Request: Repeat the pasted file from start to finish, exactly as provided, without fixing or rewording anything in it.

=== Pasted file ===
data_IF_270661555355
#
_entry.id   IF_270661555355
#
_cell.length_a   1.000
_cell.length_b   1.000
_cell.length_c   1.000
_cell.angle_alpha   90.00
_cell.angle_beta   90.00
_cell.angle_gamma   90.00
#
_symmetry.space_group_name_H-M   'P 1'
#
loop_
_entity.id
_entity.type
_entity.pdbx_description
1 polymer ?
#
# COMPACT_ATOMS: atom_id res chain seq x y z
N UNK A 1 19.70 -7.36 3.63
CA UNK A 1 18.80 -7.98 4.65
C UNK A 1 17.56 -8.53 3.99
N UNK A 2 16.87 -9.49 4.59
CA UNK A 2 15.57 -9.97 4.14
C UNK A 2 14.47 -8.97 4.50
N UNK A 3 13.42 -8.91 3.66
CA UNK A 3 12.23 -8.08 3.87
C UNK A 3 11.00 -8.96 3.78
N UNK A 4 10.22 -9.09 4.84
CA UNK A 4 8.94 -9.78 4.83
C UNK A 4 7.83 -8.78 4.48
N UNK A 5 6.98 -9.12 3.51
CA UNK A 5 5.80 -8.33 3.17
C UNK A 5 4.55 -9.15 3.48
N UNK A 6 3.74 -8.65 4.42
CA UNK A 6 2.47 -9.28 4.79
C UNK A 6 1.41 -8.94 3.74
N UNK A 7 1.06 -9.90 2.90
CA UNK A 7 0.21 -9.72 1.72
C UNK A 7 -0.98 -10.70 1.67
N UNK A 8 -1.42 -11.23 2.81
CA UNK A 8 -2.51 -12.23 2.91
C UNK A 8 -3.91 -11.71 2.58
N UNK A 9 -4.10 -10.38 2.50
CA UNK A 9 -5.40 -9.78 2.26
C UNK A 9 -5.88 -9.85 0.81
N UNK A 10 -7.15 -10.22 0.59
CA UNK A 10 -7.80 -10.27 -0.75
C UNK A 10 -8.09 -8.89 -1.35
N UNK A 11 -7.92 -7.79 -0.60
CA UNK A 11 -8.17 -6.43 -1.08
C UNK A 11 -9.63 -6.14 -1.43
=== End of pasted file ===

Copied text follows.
data_IF_270661555355
#
_entry.id   IF_270661555355
#
_cell.length_a   1.000
_cell.length_b   1.000
_cell.length_c   1.000
_cell.angle_alpha   90.00
_cell.angle_beta   90.00
_cell.angle_gamma   90.00
#
_symmetry.space_group_name_H-M   'P 1'
#
loop_
_entity.id
_entity.type
_entity.pdbx_description
1 polymer ?
#
# COMPACT_ATOMS: atom_id res chain seq x y z
N UNK A 1 19.70 -7.36 3.63
CA UNK A 1 18.80 -7.98 4.65
C UNK A 1 17.56 -8.53 3.99
N UNK A 2 16.87 -9.49 4.59
CA UNK A 2 15.57 -9.97 4.14
C UNK A 2 14.47 -8.97 4.50
N UNK A 3 13.42 -8.91 3.66
CA UNK A 3 12.23 -8.08 3.87
C UNK A 3 11.00 -8.96 3.78
N UNK A 4 10.22 -9.09 4.84
CA UNK A 4 8.94 -9.78 4.83
C UNK A 4 7.83 -8.78 4.48
N UNK A 5 6.98 -9.12 3.51
CA UNK A 5 5.80 -8.33 3.17
C UNK A 5 4.55 -9.15 3.48
N UNK A 6 3.74 -8.65 4.42
CA UNK A 6 2.47 -9.28 4.79
C UNK A 6 1.41 -8.94 3.74
N UNK A 7 1.06 -9.90 2.90
CA UNK A 7 0.21 -9.72 1.72
C UNK A 7 -0.98 -10.70 1.67
N UNK A 8 -1.42 -11.23 2.81
CA UNK A 8 -2.51 -12.23 2.91
C UNK A 8 -3.91 -11.71 2.58
N UNK A 9 -4.10 -10.38 2.50
CA UNK A 9 -5.40 -9.78 2.26
C UNK A 9 -5.88 -9.85 0.81
N UNK A 10 -7.15 -10.22 0.59
CA UNK A 10 -7.80 -10.27 -0.75
C UNK A 10 -8.09 -8.89 -1.35
N UNK A 11 -7.92 -7.79 -0.60
CA UNK A 11 -8.17 -6.43 -1.08
C UNK A 11 -9.63 -6.14 -1.43